Last week I was looking through old photo albums – and yes, I have “photo albums", unrepentant luddite that I am - for a shot of Klaus Neckerauer to use with that piece, and I found one but it wasn’t good enough to reproduce. In the process, though, I unearthed a beautiful shot of a bunch of us standing in the Singerriedel vineyard in the Wachau, along with Franz Hirtzberger, whom I then represented. This was in the mid nineties, I surmised, probably my first customer trip to Austria. I recognized my old, dear friend Hiram Simon (who was generously if tragically willing always to give me the benefit of the doubt!) along with the late Bill Mayer, the always forward-thinking Francis Schott of Stage Left in northern NJ, the redoubtable Steven Geddes, a dashingly youthful looking Tom Schmeisser, one of the smartest wine retailers I’ve ever known and certainly the most decent human being. Paul Provost was along as well, long-since retired from his own distinguished retail years – Paul and Tom bought German wine from me as far back as 1986. The picture made me wistful. I wondered who took it? Because that person was there also. Purely coincidentally there is a Facebook post today from Mr. Francis Schott himself. Last week I’m looking at him in a vivid picture and this week he thinks of me; nice “coincidence” or whatever it is when that happens. Synchronicity? Why not?
Francis’ words were generous and good-hearted. I try to resist nostalgia, as I can never forget Frank Zappa’s immortal words (“The world will not end by fire or ice, it will end by nostalgia and paperwork.”) and also because it’s the tacky gift-wrapping for something that’s actually a very sweet gift; those moments when you hover above your life, and see it as a through-line, as a whole. After twenty five years selling Austrian wine, it was lovely to remember how it felt at the beginning. Francis wrote:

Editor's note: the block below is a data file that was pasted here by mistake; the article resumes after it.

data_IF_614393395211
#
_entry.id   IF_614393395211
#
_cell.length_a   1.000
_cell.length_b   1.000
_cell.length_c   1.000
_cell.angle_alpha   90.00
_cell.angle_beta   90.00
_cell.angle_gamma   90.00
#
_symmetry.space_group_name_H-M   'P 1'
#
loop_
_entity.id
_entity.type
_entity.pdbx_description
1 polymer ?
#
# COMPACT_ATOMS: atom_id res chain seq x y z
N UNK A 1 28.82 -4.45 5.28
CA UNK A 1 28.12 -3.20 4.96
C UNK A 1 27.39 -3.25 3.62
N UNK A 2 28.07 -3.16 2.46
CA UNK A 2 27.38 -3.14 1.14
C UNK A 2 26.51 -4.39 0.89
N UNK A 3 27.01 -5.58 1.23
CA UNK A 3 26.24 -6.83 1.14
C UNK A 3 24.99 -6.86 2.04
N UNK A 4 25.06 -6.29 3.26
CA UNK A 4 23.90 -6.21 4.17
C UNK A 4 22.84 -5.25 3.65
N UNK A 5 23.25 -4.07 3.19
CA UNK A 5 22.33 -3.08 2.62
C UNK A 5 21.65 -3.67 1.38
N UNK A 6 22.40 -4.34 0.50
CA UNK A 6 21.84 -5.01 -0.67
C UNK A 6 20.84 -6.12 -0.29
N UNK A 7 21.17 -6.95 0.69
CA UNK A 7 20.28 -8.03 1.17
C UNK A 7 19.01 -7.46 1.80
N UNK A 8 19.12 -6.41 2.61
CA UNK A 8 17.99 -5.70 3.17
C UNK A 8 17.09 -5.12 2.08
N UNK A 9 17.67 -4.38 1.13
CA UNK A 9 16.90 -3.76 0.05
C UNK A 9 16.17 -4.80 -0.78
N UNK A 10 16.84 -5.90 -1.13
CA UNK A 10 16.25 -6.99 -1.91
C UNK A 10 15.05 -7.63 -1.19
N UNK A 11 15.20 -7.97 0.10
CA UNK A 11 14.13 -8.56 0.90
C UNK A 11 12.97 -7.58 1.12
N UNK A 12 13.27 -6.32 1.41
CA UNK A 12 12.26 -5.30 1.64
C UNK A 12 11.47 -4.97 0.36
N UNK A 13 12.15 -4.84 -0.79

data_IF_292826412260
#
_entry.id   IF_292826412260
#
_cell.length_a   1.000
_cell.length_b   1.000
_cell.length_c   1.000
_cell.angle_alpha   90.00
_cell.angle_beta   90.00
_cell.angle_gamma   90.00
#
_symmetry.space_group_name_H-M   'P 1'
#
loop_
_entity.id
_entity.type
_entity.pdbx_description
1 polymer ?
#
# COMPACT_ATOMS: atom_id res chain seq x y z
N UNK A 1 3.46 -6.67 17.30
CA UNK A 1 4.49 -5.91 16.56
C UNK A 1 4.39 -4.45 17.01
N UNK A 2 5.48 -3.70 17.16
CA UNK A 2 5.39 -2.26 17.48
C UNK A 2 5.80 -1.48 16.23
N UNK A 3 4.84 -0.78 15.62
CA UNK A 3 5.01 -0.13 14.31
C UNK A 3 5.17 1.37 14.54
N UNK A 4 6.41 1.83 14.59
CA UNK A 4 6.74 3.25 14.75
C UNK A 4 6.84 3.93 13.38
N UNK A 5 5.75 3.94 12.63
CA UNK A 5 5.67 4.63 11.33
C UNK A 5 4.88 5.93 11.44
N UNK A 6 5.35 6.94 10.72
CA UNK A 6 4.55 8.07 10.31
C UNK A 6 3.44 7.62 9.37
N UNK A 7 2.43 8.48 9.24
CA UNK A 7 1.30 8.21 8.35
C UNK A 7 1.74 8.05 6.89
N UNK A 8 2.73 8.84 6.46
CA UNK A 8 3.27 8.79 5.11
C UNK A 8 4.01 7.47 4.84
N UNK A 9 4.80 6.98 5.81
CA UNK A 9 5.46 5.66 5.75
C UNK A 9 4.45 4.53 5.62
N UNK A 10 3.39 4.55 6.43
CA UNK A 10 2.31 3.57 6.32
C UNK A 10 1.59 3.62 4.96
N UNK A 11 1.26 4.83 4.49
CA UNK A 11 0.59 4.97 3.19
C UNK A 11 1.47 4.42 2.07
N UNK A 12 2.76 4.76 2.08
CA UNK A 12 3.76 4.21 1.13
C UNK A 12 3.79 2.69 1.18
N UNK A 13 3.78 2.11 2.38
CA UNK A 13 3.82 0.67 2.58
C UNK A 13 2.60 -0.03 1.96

“Here is a little-known story of an industry that was practically destroyed overnight, that rose from the ashes to be stronger than ever. Do note, that it had to reinvent itself, even the ones who were not part of the public health emergency that destroyed it. I was invited on a trip to Austria in 1996, along with 9 other American wine-buyers and sommeliers. Austrian wine was almost nowhere in the US back then. There was one crazy guy importing it and preaching.
I spent half a week with Terry Theise (thank you still) visiting 6 wineries a day and then feasting like a king at night. Rough work but someone had to do it. Remember, these wines were unknown to the world back then. It was only 10 years after the scandal. But they were beautiful and singular and something with great history, yet entirely new.
On that trip I discovered a new and exciting wine region, many extraordinary producers, met several friends I hold dear to this day. After the trip I spent a few days chasing Peter Schleimer and Steven Geddes MS all around Austria on a motorcycle as we reviewed restaurants for Peter's magazine Vinaria. Lunch-150 miles-Dinner-bed-150 miles-Lunch-100 miles-dinner-bed- 50 miles - lunch - back to Vienna! Holy cow! And Peter's magazine paid for the food! So Steven and I only paid for the 6 bottles of wine per dinner!
But here was an entire industry that had reinvented itself. From cheaper alternative to top quality and from dry to sweet and all with transparency and resolve. This deserves to be remembered more for how people of integrity recovered. Is there a lesson for us? Certainly there inspiration and a ray of hope. Drink a Gruner Veltliner today!”
Yup, drink a GV today and a Blaufränkisch tomorrow and a Riesling on Sunday though not only on Sunday, needless to say. Francis reminds me of how it felt to possess a gorgeous secret and then to share the amazement with other people. Sometimes skeptical other people! But sooner or later the truth of the wines would prevail. Back then I was bursting with delight at this thing I had found, this place, these people, this remarkable culture of wines, renewed, washed clean. I have to thank you, Francis, for restoring to me a feeling I tend to resist, to repel, because I don’t want to be “proud.” It doesn’t serve me, it isn’t useful to the tasks at hand. But reading what you wrote I let myself think “Pal, even if it was by luck or accident, you did some good things in your life, and you were willing to embrace the loneliness of the pioneer.” I am so grateful to every single person who made it less lonely, and joined in my delight at the shining new wines we were learning to love. Blessings on you Mr. Francis Schott.